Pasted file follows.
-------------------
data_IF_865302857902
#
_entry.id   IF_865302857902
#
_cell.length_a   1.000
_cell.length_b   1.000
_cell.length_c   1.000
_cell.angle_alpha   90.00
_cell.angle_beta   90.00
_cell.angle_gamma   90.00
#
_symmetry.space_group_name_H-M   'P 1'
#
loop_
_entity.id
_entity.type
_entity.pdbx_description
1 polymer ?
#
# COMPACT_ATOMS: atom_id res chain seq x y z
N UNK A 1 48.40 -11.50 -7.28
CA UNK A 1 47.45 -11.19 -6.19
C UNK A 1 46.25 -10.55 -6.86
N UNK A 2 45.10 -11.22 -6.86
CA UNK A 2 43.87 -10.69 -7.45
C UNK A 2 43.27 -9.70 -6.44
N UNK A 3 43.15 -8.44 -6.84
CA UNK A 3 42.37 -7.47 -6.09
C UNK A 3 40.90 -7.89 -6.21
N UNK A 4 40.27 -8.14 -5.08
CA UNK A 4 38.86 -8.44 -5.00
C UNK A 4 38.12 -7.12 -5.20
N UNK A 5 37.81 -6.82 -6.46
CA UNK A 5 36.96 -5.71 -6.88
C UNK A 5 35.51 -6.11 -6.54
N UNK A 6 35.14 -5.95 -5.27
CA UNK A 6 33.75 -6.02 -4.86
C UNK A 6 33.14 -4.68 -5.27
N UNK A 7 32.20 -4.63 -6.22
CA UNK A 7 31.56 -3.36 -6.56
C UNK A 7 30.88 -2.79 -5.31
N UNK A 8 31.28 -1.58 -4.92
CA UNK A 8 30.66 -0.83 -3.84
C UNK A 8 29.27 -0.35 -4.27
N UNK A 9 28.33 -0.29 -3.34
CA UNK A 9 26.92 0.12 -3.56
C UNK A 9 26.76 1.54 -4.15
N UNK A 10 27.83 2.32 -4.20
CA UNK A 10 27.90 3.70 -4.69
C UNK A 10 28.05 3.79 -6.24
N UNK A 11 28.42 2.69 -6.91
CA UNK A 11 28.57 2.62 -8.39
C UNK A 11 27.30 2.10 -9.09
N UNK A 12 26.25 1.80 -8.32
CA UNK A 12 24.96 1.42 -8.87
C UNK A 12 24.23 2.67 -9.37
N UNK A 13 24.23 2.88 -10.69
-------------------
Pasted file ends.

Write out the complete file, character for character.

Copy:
data_IF_865302857902
#
_entry.id   IF_865302857902
#
_cell.length_a   1.000
_cell.length_b   1.000
_cell.length_c   1.000
_cell.angle_alpha   90.00
_cell.angle_beta   90.00
_cell.angle_gamma   90.00
#
_symmetry.space_group_name_H-M   'P 1'
#
loop_
_entity.id
_entity.type
_entity.pdbx_description
1 polymer ?
#
# COMPACT_ATOMS: atom_id res chain seq x y z
N UNK A 1 48.40 -11.50 -7.28
CA UNK A 1 47.45 -11.19 -6.19
C UNK A 1 46.25 -10.55 -6.86
N UNK A 2 45.10 -11.22 -6.86
CA UNK A 2 43.87 -10.69 -7.45
C UNK A 2 43.27 -9.70 -6.44
N UNK A 3 43.15 -8.44 -6.84
CA UNK A 3 42.37 -7.47 -6.09
C UNK A 3 40.90 -7.89 -6.21
N UNK A 4 40.27 -8.14 -5.08
CA UNK A 4 38.86 -8.44 -5.00
C UNK A 4 38.12 -7.12 -5.20
N UNK A 5 37.81 -6.82 -6.46
CA UNK A 5 36.96 -5.71 -6.88
C UNK A 5 35.51 -6.11 -6.54
N UNK A 6 35.14 -5.95 -5.27
CA UNK A 6 33.75 -6.02 -4.86
C UNK A 6 33.14 -4.68 -5.27
N UNK A 7 32.20 -4.63 -6.22
CA UNK A 7 31.56 -3.36 -6.56
C UNK A 7 30.88 -2.79 -5.31
N UNK A 8 31.28 -1.58 -4.92
CA UNK A 8 30.66 -0.83 -3.84
C UNK A 8 29.27 -0.35 -4.27
N UNK A 9 28.33 -0.29 -3.34
CA UNK A 9 26.92 0.12 -3.56
C UNK A 9 26.76 1.54 -4.15
N UNK A 10 27.83 2.32 -4.20
CA UNK A 10 27.90 3.70 -4.69
C UNK A 10 28.05 3.79 -6.24
N UNK A 11 28.42 2.69 -6.91
CA UNK A 11 28.57 2.62 -8.39
C UNK A 11 27.30 2.10 -9.09
N UNK A 12 26.25 1.80 -8.32
CA UNK A 12 24.96 1.42 -8.87
C UNK A 12 24.23 2.67 -9.37
N UNK A 13 24.23 2.88 -10.69